¶16 In short, the family court did not abuse its discretion by refusing to use an "attributed income" finding issued in an unrelated proceeding which was based upon stale information. Father brought the petition for modification, and the family court informed Father that it could not determine whether modification was appropriate without a forensic accounting. Father chose to disregard repeated orders from the court to produce the information needed to allow Mother's forensic accountant to complete the accounting. The family court did not abuse its discretion by denying Father's petition. III. DISMISSAL AS A SANCTION
¶17 Father's final argument is that the family court abused its discretion by dismissing Father's petition without warning when less severe sanctions were available. The record demonstrates, however, that the family court did, in fact, warn Father that it could dismiss the petition as a sanction if Father continued to disobey the court's orders compelling him to produce financial information. So, even if the family court dismissed Father's petition as a sanction, the family court did not abuse its discretion as it had provided sufficient advance notice to Father that he risked dismissal for non-compliance.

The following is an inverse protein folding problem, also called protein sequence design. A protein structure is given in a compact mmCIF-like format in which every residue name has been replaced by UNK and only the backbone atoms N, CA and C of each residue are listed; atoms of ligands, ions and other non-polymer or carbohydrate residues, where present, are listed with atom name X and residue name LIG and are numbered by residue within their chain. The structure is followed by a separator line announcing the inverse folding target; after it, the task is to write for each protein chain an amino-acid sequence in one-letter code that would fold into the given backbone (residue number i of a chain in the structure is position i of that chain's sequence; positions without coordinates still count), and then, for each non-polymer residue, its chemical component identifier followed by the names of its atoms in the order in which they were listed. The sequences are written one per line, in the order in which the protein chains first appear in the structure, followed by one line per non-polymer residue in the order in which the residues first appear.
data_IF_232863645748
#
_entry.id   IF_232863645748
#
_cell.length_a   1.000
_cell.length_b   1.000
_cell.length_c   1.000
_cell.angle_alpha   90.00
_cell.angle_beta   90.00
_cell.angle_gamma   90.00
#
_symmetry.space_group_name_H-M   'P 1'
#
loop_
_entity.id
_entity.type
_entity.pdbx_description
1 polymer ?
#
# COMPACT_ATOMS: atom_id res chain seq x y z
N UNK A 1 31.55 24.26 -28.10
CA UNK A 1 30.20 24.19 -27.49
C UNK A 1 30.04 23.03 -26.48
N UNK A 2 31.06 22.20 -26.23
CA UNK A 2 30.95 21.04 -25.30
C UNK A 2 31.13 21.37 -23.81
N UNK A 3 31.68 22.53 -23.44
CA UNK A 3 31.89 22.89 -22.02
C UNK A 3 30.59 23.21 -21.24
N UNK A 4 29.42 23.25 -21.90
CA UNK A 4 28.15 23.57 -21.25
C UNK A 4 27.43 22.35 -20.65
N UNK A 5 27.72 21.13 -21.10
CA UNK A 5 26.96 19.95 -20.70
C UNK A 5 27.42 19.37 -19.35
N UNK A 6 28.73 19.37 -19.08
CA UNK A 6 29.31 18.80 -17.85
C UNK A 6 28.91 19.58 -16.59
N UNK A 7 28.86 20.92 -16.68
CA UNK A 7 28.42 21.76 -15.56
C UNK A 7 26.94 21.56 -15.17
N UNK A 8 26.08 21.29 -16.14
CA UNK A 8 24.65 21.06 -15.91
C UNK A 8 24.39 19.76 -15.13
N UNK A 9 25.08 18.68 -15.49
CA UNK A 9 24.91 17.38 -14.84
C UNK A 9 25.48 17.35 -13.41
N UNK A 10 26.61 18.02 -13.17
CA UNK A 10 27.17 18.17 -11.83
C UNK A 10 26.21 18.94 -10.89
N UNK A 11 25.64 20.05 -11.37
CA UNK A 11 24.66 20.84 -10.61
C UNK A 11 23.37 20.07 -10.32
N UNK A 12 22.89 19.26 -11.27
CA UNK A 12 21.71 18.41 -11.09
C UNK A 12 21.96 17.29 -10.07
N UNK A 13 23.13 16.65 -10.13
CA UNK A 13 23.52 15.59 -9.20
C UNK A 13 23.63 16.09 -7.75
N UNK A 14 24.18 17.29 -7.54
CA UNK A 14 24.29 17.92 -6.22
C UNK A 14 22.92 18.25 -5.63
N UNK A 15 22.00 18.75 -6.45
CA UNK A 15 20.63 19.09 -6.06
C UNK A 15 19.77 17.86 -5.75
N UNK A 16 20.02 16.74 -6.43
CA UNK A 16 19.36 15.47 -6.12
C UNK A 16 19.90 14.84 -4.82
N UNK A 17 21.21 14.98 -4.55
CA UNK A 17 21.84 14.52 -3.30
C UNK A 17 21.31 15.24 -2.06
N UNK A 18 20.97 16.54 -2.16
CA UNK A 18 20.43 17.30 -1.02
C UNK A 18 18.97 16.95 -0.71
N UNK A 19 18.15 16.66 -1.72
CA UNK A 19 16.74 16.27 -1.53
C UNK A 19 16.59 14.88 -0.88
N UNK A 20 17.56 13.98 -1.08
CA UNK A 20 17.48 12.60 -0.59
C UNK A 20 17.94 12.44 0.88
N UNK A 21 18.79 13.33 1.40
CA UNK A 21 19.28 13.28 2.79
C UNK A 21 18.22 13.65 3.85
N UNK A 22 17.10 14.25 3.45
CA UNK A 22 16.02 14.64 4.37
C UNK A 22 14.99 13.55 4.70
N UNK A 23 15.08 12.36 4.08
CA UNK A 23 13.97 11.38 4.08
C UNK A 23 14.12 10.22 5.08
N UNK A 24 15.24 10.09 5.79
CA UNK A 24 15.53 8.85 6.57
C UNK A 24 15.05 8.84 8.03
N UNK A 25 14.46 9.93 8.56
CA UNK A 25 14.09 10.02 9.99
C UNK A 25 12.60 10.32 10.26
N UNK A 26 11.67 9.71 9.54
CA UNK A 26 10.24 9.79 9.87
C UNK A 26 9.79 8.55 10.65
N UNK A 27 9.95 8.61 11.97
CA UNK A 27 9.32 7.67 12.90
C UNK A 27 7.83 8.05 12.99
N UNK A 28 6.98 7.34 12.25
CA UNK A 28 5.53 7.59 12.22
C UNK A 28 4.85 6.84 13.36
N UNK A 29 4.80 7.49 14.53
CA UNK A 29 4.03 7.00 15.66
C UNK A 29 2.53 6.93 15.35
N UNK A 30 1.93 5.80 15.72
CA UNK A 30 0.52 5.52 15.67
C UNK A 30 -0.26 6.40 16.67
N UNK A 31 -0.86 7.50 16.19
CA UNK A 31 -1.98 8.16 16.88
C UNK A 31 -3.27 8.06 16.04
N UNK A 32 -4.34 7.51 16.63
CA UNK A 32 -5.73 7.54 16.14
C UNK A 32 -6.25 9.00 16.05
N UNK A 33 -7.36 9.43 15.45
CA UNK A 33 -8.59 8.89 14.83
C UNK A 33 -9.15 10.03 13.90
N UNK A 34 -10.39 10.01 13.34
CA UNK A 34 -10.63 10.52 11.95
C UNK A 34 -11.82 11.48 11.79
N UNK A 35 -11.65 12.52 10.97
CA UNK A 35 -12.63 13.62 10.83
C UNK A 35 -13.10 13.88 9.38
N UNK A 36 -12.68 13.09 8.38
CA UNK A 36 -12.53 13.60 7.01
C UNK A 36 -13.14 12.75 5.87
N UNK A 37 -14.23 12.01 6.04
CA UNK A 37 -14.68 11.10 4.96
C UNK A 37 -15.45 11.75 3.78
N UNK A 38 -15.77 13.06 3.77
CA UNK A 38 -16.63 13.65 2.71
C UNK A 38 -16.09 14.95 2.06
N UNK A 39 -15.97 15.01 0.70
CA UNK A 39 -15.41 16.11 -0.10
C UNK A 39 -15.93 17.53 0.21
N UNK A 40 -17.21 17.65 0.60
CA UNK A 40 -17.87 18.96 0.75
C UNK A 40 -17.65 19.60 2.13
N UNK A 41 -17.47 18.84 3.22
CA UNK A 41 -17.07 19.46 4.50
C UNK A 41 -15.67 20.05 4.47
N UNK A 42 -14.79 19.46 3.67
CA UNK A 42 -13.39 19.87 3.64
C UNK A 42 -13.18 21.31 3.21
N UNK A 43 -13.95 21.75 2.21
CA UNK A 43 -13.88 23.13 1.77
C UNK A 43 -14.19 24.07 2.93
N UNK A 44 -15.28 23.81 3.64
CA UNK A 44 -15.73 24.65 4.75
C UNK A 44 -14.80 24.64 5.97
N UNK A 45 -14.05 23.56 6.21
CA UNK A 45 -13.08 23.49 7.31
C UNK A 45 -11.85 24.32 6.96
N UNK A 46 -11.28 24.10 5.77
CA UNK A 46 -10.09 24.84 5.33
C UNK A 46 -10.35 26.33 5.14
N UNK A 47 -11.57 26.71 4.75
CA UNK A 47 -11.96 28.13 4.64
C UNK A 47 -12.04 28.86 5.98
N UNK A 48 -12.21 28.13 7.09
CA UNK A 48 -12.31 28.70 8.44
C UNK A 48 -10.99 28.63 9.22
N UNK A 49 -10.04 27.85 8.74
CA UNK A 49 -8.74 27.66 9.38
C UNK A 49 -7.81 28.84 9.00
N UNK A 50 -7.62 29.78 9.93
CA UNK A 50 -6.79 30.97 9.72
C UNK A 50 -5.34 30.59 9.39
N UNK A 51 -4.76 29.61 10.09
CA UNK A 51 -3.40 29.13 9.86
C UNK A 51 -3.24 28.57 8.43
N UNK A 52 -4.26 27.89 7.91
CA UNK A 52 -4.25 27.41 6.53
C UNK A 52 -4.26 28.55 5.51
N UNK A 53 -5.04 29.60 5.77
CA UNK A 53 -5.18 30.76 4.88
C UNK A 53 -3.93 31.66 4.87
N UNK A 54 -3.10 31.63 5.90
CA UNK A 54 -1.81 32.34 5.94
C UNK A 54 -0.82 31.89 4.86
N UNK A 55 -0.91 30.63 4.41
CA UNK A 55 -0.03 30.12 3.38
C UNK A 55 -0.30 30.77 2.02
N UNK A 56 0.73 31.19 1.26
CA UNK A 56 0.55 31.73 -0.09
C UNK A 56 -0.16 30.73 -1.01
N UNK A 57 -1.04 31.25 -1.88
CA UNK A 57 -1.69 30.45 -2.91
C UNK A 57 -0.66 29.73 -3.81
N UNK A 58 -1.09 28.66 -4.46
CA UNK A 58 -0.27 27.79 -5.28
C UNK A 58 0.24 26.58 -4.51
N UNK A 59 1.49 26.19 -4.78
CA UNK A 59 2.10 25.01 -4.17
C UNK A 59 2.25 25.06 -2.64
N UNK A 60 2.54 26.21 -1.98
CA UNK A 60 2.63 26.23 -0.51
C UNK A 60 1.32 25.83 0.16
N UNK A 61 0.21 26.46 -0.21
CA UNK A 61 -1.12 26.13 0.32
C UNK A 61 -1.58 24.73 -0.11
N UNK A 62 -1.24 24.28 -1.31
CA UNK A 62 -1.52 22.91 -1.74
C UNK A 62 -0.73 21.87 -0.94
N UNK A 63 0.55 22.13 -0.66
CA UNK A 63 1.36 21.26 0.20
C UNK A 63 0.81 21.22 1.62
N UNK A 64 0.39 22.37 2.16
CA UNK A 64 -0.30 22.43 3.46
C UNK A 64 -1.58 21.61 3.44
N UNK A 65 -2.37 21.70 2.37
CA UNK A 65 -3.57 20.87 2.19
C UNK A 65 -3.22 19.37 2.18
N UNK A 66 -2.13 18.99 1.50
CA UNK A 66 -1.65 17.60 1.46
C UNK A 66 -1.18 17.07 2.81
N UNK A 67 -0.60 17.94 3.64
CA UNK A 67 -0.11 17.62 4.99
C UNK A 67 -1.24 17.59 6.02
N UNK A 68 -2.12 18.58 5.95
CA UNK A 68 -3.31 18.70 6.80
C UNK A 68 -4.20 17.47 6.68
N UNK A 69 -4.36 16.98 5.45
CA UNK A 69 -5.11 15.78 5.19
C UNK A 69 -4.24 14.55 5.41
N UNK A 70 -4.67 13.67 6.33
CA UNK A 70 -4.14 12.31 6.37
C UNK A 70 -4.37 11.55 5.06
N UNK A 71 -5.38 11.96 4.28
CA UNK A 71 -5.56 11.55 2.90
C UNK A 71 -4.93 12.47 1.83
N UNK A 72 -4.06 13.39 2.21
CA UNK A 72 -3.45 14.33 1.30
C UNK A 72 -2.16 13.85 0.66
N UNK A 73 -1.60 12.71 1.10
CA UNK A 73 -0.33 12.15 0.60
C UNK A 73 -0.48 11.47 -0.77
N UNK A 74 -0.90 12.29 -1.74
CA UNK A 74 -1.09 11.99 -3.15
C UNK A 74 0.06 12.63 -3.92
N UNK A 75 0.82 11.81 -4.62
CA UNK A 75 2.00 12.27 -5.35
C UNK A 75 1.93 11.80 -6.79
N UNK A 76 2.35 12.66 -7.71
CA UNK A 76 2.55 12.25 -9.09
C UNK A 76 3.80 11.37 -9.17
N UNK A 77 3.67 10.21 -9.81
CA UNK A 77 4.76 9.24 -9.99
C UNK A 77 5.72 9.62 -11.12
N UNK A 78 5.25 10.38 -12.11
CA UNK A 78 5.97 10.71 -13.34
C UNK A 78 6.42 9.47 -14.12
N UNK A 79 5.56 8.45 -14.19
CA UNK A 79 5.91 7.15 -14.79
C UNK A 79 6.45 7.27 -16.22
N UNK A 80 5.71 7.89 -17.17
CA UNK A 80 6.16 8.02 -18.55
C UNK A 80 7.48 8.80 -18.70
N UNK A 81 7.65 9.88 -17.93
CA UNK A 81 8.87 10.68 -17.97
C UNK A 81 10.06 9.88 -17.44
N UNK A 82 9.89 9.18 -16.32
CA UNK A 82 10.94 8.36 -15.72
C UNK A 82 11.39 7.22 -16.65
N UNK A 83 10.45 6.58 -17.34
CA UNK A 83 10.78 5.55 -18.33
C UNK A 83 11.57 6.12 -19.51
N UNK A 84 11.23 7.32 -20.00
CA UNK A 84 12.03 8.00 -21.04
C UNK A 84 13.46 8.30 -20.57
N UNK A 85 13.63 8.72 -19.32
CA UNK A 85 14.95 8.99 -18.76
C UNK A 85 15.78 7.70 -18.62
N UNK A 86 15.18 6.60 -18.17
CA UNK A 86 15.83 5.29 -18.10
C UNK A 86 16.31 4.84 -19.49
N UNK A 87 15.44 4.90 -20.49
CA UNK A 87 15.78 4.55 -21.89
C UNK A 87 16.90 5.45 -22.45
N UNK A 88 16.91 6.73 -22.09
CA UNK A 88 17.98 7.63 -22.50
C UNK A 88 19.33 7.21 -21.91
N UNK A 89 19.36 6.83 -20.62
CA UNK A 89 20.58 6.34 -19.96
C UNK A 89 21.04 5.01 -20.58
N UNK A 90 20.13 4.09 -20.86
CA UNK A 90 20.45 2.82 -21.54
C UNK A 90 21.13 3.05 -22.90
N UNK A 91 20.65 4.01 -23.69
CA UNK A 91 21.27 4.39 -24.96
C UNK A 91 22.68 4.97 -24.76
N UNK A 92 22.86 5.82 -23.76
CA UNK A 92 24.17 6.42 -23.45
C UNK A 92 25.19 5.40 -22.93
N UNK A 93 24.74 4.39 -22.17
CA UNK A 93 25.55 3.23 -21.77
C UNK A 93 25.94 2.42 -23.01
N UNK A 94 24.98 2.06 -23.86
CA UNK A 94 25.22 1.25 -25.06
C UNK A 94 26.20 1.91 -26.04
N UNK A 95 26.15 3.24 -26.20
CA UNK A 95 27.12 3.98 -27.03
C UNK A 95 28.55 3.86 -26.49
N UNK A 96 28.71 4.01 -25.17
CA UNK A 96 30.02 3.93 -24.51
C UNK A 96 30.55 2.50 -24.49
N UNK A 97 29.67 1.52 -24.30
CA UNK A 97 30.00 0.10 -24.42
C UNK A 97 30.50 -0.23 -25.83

¶18 More importantly, the family court did not dismiss the petition as a sanction. The family court explained that it could dismiss the petition on two separate, distinct grounds: as a sanction, or for failure to provide the evidence required to prove he was entitled to modification. The court then stated that it was denying Father's petition based on the latter reason. In short, Father's petition was not dismissed as a sanction.
¶19 For the foregoing reasons, we affirm the family court's dismissal of Father's petition to modify child support. In addition, we award Mother her costs on appeal pursuant to A.R.S. § 12-341 (2003) contingent upon her compliance with Arizona Rule of Civil Appellate Procedure 21(a).